- Transplant the aloe to fresh soil.
- Pull the plant out of the pot and shake off all the old soil.
- Get a good succulent potting soil and plant the aloe in it.
- The first year after transplanting, you don’t need to fertilize the aloe.
- Fertilize no more than once or twice a year.
- Use a specialized fertilizer for succulents. Usually, such fertilizers contain everything necessary for aloe to thrive.
- Do not fertilize aloe in autumn and winter because the plant is dormant at this time.
The leaves of all plants have a certain life cycle. First, they emerge and recycle solar energy, but at the end of the year, they turn yellow and fall off.
Evergreens are a little different. They have leaves that live more than one year, but every year the older leaves that are three or more years old turn yellow and fall off.
The same is true of the aloe. Its leaves can last for several years, but eventually, they die off. This usually happens to the lower leaves.
- Carefully tear off or cut off the yellow leaf, but do not damage the stem.
- You don’t need to do anything else because leaf aging is completely natural and doesn’t need any intervention.
The next thing that often causes aloe to turn yellow is a disease. First of all, it is a root rot that occurs when the plant is overwatered. How to deal with this I have already written above.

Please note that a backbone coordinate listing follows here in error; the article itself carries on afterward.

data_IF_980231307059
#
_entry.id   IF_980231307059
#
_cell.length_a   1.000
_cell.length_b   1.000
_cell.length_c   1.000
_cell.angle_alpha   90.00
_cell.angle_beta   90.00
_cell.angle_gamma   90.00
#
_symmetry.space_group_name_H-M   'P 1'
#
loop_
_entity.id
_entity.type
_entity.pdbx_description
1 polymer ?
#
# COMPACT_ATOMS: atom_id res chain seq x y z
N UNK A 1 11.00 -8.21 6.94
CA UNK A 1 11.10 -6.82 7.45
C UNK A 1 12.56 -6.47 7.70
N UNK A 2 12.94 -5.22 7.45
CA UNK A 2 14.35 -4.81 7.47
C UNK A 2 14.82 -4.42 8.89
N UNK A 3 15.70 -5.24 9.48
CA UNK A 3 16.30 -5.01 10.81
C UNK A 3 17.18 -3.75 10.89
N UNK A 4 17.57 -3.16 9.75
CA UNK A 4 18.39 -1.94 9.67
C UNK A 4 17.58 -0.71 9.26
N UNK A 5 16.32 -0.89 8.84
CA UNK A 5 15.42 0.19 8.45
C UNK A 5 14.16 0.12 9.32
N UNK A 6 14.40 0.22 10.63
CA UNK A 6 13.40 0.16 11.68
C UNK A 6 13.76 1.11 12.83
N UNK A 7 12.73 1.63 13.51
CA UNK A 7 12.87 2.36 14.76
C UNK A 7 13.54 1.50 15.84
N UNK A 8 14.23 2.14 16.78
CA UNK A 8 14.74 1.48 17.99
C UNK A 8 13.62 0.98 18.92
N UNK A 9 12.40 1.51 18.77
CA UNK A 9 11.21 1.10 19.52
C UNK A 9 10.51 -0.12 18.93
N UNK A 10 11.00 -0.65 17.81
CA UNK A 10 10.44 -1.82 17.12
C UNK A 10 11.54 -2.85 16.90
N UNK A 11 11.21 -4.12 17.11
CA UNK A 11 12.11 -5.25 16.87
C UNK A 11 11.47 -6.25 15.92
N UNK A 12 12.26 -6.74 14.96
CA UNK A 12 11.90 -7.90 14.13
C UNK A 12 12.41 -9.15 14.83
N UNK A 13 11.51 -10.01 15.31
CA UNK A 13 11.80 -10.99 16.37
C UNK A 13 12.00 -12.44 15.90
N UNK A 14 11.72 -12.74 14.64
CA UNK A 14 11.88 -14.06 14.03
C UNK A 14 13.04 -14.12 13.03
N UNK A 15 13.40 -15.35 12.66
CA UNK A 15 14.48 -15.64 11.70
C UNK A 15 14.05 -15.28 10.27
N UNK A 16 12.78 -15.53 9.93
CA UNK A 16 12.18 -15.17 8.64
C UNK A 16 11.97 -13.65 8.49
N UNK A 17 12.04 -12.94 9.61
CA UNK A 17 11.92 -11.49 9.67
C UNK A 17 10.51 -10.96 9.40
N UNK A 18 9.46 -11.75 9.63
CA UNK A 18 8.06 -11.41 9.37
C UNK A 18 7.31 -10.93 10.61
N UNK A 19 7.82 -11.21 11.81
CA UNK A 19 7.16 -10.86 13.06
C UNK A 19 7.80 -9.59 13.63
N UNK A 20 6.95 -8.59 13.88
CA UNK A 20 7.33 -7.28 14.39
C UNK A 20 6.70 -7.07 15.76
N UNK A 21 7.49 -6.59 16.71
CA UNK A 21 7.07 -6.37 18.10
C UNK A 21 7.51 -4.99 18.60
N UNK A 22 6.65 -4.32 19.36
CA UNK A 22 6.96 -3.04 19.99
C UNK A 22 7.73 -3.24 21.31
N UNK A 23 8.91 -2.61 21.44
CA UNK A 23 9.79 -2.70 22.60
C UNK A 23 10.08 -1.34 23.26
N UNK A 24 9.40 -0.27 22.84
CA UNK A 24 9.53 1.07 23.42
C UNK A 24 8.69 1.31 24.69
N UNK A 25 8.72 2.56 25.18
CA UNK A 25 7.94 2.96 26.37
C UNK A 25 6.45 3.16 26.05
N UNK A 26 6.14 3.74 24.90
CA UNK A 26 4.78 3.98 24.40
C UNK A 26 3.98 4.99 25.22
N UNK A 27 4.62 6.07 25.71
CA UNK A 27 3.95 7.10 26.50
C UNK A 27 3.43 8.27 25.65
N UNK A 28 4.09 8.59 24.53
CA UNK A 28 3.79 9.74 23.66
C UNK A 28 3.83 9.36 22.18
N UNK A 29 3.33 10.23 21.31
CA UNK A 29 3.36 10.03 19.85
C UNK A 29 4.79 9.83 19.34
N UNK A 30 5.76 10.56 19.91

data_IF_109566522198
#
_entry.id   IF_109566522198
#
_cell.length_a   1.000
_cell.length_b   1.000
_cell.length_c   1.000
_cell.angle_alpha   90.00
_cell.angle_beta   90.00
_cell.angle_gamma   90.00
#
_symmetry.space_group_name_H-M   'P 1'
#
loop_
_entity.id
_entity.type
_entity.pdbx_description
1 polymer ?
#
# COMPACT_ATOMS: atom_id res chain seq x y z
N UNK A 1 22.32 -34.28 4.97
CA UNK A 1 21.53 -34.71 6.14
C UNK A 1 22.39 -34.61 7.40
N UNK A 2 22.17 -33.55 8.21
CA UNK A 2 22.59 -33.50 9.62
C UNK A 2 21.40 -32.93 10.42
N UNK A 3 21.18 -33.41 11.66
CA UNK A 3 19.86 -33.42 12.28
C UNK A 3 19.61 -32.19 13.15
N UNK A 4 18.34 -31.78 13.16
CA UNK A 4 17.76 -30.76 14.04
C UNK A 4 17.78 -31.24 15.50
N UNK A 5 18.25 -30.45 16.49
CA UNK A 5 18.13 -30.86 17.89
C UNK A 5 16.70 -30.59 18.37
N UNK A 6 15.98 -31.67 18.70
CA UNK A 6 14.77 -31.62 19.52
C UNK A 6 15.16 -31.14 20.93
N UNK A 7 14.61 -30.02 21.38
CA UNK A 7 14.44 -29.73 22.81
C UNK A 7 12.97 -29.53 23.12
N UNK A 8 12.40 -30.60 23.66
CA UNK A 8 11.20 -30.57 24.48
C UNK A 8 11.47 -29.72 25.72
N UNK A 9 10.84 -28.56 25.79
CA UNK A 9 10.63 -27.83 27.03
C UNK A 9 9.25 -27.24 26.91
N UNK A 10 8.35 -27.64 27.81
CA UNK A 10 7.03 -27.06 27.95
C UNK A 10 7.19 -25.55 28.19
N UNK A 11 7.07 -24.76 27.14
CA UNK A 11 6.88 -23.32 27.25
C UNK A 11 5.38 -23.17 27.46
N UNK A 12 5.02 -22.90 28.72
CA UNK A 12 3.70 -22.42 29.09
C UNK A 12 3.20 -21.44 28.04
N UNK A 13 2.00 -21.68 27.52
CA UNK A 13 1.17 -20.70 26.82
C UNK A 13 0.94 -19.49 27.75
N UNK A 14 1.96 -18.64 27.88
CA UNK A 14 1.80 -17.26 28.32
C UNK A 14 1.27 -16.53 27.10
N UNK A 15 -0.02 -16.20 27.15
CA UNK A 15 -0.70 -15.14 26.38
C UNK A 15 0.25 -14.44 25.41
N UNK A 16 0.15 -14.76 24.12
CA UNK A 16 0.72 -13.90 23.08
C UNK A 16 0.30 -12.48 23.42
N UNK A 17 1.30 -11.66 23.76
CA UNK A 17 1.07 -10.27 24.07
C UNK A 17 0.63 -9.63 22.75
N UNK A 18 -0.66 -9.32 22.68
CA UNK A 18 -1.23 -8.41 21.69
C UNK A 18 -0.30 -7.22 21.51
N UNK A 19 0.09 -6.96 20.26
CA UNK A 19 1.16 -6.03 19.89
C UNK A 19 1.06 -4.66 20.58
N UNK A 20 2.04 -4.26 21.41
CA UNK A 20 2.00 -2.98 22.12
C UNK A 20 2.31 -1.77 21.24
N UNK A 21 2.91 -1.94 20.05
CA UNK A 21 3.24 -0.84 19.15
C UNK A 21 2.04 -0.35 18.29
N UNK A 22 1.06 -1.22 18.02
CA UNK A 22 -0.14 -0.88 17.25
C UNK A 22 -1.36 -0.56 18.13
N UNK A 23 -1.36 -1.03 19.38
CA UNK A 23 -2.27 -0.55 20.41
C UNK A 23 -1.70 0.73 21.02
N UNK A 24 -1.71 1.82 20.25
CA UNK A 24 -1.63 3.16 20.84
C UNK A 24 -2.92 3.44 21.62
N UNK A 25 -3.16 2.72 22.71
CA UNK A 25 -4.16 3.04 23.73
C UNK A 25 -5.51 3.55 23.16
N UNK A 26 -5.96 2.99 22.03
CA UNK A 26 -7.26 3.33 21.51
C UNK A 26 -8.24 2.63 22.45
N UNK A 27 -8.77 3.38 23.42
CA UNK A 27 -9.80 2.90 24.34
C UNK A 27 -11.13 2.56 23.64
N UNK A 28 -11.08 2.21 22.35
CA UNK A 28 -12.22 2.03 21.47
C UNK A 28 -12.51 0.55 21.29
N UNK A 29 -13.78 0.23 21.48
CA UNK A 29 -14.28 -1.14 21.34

The next disease is dry rot. When it affects aloe leaves begin to turn yellow, dry out, and curl. The rate of development of this disease is very high. Unfortunately, there is no way to save aloe, all you can do is take a few healthy leaves and root them.
There are also a number of other pathogens that affect aloe leaves. As a result, spots will appear on the leaves and they will start to turn yellow.
- To avoid diseases, ventilate the room well and keep a proper watering schedule.
- Spray aloe with a fungicide 1-2 times and the disease will go away.
- Avoid any actions that may stress the aloe.
Inappropriate pot size
The size of the pot is often the cause of the yellowing of the leaves. If the pot is too big, the roots will be surrounded by too much soil. After watering, they will stay wet for too long which can lead to root rot and yellow leaves.